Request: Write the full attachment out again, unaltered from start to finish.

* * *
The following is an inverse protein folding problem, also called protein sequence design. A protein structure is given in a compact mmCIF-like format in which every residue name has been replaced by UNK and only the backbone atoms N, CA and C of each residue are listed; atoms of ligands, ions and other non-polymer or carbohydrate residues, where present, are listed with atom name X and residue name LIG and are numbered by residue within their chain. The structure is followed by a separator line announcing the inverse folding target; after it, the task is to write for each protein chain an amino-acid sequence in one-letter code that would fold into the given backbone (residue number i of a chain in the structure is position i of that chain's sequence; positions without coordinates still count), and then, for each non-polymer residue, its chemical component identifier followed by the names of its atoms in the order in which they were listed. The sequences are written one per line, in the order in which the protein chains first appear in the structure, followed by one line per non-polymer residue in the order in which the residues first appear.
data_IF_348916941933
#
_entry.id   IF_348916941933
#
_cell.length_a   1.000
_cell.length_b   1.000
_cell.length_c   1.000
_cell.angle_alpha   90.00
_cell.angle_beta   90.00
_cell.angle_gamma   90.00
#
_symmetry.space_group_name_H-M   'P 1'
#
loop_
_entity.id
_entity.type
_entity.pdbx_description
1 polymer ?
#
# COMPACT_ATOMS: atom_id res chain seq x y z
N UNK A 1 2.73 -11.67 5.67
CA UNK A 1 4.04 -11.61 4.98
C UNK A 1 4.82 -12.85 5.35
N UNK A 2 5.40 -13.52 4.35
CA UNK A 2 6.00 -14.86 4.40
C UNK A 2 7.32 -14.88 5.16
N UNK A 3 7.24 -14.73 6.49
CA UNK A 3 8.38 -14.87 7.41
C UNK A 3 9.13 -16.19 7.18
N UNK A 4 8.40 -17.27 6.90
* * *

The following is an inverse protein folding problem, also called protein sequence design. A protein structure is given in a compact mmCIF-like format in which every residue name has been replaced by UNK and only the backbone atoms N, CA and C of each residue are listed; atoms of ligands, ions and other non-polymer or carbohydrate residues, where present, are listed with atom name X and residue name LIG and are numbered by residue within their chain. The structure is followed by a separator line announcing the inverse folding target; after it, the task is to write for each protein chain an amino-acid sequence in one-letter code that would fold into the given backbone (residue number i of a chain in the structure is position i of that chain's sequence; positions without coordinates still count), and then, for each non-polymer residue, its chemical component identifier followed by the names of its atoms in the order in which they were listed. The sequences are written one per line, in the order in which the protein chains first appear in the structure, followed by one line per non-polymer residue in the order in which the residues first appear.
data_IF_348916941933
#
_entry.id   IF_348916941933
#
_cell.length_a   1.000
_cell.length_b   1.000
_cell.length_c   1.000
_cell.angle_alpha   90.00
_cell.angle_beta   90.00
_cell.angle_gamma   90.00
#
_symmetry.space_group_name_H-M   'P 1'
#
loop_
_entity.id
_entity.type
_entity.pdbx_description
1 polymer ?
#
# COMPACT_ATOMS: atom_id res chain seq x y z
N UNK A 1 2.73 -11.67 5.67
CA UNK A 1 4.04 -11.61 4.98
C UNK A 1 4.82 -12.85 5.35
N UNK A 2 5.40 -13.52 4.35
CA UNK A 2 6.00 -14.86 4.40
C UNK A 2 7.32 -14.88 5.16
N UNK A 3 7.24 -14.73 6.49
CA UNK A 3 8.38 -14.87 7.41
C UNK A 3 9.13 -16.19 7.18
N UNK A 4 8.40 -17.27 6.90